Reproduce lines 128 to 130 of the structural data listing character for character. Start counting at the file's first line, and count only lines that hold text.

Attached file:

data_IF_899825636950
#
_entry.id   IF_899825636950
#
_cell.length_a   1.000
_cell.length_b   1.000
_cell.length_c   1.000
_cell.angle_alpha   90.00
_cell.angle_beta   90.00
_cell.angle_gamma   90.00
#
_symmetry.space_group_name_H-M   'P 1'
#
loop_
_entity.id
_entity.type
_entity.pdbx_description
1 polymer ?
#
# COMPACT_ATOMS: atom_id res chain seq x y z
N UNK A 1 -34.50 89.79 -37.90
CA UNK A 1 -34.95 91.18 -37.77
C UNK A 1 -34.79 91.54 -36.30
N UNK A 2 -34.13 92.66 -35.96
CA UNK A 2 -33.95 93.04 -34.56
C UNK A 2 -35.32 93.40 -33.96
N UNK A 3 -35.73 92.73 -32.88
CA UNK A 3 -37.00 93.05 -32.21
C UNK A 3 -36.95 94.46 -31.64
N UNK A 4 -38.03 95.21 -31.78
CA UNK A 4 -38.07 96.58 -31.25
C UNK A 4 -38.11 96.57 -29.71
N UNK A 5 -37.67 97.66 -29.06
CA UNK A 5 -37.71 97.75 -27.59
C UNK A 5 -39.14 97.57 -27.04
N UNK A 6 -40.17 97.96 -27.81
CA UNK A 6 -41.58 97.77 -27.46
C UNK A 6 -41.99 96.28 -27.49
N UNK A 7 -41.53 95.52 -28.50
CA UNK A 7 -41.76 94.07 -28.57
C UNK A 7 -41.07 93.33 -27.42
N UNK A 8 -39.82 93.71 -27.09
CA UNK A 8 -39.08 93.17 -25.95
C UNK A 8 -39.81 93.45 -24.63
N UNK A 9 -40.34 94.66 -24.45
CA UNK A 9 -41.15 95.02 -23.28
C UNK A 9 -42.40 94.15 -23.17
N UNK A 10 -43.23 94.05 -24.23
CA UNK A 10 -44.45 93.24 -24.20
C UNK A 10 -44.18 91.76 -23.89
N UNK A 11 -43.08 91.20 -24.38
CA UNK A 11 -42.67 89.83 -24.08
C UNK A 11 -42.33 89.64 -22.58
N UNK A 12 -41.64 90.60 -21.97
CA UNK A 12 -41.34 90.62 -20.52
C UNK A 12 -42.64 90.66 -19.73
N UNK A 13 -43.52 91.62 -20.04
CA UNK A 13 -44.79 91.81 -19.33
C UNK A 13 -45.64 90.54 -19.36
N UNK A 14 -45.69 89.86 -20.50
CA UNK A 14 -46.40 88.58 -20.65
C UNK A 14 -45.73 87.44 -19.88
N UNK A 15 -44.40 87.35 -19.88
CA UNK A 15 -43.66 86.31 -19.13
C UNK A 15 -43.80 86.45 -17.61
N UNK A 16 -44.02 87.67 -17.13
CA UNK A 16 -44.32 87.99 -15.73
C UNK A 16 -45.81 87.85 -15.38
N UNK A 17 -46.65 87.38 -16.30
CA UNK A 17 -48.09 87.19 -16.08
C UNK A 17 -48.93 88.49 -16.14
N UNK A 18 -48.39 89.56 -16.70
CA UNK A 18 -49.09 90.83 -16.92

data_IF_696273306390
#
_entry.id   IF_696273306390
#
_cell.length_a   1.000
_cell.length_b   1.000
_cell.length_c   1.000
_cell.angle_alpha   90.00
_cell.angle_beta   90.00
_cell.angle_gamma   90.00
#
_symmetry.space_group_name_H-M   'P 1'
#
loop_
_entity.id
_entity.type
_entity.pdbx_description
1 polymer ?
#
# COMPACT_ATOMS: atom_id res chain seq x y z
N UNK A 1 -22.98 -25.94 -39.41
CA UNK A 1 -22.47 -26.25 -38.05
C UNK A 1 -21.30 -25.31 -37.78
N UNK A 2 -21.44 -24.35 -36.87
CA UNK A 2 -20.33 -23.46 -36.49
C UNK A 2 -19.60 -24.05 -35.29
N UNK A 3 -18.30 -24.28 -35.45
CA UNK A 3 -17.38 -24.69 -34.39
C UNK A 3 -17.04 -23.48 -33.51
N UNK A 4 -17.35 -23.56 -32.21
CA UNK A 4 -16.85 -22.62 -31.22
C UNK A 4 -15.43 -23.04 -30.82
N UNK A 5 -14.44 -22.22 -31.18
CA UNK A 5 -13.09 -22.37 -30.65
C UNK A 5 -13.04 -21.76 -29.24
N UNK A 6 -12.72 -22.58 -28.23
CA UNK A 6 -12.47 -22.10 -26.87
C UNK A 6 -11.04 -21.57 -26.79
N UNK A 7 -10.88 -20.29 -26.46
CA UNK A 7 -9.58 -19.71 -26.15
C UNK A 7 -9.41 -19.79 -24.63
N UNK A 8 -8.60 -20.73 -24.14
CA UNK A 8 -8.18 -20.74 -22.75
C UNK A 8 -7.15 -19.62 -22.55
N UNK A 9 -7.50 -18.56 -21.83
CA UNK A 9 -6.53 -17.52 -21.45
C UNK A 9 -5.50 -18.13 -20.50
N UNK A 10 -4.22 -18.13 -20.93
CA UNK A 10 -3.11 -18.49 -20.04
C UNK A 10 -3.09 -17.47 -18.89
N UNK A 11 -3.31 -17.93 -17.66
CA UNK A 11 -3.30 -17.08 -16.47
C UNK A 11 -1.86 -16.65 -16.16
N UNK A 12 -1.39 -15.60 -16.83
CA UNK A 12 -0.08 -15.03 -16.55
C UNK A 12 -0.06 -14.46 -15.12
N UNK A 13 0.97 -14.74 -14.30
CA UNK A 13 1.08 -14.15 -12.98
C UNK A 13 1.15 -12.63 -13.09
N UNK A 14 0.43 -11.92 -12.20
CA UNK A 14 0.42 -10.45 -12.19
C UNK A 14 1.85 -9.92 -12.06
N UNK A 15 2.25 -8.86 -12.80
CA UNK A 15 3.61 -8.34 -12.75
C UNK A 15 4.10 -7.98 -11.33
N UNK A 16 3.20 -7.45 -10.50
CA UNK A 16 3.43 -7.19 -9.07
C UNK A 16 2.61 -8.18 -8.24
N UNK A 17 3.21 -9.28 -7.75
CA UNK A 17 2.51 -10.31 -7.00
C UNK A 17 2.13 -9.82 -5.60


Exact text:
CA UNK A 12 -0.08 -15.03 -16.55
C UNK A 12 -0.06 -14.46 -15.12
N UNK A 13 0.97 -14.74 -14.30